From the opening Prelude which chronicles Sulepis Bishakh’s rise to power as the newest Autarch of Xis, to the closing Epilude which reveals the final fate of the merchant Raemon Beck, Shadowheart is a nearly perfect finish to the Shadowmarch saga. Finally, readers are rewarded for all of the long hours and thousands of pages devoted to the series, with an ending that is simply epic: the Autarch’s plot to awaken and enslave a god. Hendon Tolly’s own insidious bid for celestial power. Briony Eddon’s quest to free Southmarch and her people from Hendon Tolly’s rule. Barrick Eddon’s return to Southmarch as the new bearer of the male half of the Fireflower. Matt Tinwright’s struggle for survival while serving as Avin Brone’s eyes and ears against Hendon Tolly. Ferras Vansen and the badly outnumbered Funderlings’ desperate attempts to prevent the Autarch’s army from reaching the Shining Man. Qar fighting alongside humans, Rooftoppers, Skimmers and Funderlings. Qinnitan’s attempts to escape her captors, both the Autarch and Daikonas Vo. Vo’s own desperate struggles to free himself from the basiphae that is slowly killing him. Olin Eddon’s gamble regarding Pinimmon Vash, the paramount minister of Xis. Yasammez’s deadly failsafe — the Fever Egg — to prevent the Sleeping Gods from awakening. Chert Blue Quartz’s risky last-resort plan… these and many other subplots and characters converge at Southmarch on Midsummer Night in a series of climactic events that will take your breath away.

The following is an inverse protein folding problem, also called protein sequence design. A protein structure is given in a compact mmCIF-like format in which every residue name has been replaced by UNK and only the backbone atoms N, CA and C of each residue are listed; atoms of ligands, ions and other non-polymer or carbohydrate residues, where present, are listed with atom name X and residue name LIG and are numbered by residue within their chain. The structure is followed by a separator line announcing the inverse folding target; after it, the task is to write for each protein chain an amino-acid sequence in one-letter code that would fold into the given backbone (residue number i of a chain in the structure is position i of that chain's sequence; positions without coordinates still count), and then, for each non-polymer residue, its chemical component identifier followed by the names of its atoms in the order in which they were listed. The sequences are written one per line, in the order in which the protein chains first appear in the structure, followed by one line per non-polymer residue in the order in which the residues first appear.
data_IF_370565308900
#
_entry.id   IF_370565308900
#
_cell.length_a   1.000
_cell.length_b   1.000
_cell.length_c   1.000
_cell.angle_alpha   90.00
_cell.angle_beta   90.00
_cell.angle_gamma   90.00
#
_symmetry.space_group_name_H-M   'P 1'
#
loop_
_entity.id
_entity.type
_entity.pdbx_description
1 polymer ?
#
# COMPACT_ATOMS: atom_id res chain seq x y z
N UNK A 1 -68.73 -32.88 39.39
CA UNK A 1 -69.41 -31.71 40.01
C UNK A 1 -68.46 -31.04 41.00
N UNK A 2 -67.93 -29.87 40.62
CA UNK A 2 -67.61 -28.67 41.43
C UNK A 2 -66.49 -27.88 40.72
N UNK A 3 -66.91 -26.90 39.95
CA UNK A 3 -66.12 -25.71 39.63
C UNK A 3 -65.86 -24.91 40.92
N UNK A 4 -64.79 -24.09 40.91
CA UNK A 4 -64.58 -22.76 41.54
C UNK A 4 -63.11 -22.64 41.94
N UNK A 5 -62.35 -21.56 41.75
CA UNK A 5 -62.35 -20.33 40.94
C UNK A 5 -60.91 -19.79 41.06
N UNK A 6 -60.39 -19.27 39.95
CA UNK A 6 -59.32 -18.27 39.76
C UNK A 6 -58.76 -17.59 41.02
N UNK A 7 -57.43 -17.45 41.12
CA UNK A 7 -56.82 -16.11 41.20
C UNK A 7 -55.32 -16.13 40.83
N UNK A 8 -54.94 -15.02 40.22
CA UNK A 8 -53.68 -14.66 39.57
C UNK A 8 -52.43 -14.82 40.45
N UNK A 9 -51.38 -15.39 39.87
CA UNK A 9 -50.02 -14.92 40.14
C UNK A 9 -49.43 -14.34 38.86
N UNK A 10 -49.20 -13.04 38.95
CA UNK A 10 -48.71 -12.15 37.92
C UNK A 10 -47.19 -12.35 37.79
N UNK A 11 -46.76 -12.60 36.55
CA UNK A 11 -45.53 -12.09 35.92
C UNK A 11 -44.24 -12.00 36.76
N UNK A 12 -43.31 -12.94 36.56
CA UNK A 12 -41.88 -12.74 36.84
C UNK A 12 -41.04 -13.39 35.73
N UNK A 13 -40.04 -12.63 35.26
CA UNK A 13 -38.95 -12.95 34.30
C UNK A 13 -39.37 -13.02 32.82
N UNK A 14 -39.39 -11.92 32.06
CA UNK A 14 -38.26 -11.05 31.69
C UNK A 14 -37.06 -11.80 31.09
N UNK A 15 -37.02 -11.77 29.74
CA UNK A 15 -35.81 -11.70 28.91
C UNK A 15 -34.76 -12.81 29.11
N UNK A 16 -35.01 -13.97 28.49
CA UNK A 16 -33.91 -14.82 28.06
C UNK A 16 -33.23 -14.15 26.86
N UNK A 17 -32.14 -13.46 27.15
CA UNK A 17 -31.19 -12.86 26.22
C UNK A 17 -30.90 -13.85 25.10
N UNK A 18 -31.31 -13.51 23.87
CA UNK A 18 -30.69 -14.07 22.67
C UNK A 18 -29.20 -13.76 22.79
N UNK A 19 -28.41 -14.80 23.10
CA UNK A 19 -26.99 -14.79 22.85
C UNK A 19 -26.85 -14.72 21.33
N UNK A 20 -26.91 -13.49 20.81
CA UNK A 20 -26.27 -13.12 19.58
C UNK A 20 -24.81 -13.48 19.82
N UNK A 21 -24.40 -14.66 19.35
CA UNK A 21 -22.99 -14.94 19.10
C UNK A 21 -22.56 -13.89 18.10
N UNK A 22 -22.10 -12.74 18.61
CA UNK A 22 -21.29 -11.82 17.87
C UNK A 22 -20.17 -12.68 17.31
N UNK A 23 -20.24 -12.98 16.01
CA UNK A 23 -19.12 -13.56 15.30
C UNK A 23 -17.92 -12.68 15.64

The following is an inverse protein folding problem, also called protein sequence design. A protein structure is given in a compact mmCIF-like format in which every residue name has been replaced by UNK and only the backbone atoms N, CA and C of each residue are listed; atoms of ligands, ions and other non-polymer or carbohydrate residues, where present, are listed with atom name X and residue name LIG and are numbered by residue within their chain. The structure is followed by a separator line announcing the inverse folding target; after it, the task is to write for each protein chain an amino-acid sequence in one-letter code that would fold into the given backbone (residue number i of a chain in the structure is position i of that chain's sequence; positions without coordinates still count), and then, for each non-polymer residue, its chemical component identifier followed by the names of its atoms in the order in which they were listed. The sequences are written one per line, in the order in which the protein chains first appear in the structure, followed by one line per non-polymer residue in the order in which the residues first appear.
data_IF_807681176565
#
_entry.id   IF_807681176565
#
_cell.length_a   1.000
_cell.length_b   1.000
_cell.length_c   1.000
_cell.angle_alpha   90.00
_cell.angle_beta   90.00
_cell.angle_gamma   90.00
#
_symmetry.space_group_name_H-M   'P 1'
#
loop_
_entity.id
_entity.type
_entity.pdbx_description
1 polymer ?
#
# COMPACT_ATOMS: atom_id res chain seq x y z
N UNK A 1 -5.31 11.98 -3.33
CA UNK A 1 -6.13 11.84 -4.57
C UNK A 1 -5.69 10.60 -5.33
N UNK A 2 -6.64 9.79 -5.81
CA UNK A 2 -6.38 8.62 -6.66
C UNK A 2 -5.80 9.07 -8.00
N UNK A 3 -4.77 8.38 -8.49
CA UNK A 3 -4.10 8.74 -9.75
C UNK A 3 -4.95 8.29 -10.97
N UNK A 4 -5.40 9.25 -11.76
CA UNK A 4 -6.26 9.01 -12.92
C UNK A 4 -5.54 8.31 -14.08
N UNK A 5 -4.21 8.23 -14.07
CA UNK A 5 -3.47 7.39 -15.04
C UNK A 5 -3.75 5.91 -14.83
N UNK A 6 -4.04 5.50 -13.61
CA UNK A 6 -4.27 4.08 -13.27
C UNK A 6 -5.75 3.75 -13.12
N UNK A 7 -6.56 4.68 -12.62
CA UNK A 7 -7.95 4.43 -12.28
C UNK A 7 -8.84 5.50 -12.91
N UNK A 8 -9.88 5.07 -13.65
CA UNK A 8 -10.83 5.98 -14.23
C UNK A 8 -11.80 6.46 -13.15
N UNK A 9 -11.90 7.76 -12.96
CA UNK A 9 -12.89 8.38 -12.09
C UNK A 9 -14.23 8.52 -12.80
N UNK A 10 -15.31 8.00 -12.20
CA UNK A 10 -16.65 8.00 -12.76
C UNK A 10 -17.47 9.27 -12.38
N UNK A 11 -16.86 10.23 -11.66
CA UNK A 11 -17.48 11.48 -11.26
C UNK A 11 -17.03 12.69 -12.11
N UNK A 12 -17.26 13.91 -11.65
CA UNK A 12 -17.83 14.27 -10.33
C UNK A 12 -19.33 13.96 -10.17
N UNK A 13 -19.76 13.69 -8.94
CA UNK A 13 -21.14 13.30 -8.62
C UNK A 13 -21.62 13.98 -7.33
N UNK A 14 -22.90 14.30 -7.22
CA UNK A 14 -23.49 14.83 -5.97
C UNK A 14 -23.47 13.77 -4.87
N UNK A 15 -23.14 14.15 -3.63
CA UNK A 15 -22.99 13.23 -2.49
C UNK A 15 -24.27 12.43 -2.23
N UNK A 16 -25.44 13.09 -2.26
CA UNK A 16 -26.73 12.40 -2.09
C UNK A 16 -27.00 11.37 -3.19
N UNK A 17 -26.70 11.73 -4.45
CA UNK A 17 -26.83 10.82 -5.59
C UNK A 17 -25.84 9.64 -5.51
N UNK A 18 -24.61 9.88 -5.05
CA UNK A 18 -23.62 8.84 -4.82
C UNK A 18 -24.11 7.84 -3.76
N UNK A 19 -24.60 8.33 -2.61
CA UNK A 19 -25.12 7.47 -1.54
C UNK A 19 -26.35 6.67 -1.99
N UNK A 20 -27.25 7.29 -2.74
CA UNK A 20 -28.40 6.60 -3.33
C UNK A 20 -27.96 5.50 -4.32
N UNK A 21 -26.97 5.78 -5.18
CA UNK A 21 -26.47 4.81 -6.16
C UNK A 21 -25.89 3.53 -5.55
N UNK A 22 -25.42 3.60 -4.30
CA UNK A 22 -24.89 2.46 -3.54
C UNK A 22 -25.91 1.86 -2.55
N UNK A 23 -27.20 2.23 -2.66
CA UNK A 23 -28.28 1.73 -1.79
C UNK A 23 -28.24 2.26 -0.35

Amazingly though, as memorable and breathtaking as these events are, the convergence at Southmarch does not even represent the best that Shadowheart has to offer. That honor instead, goes to the wonderful aftermath, which consists of the novel’s final one hundred-plus pages. Who lives? Who dies? Will love triumph over duty? Will families reunite? Will there be peace between the Qar and humankind? Will traitors be exposed? The answers to these and several other burning questions are not always the ones readers might expect or desire, but they are all fitting, as is the satisfactory manner in which Tad Williams ties up the series’ loose ends (the mysterious Flint, Anissa, etc.), while leaving open the opportunity to return to this setting in the future if he so desires.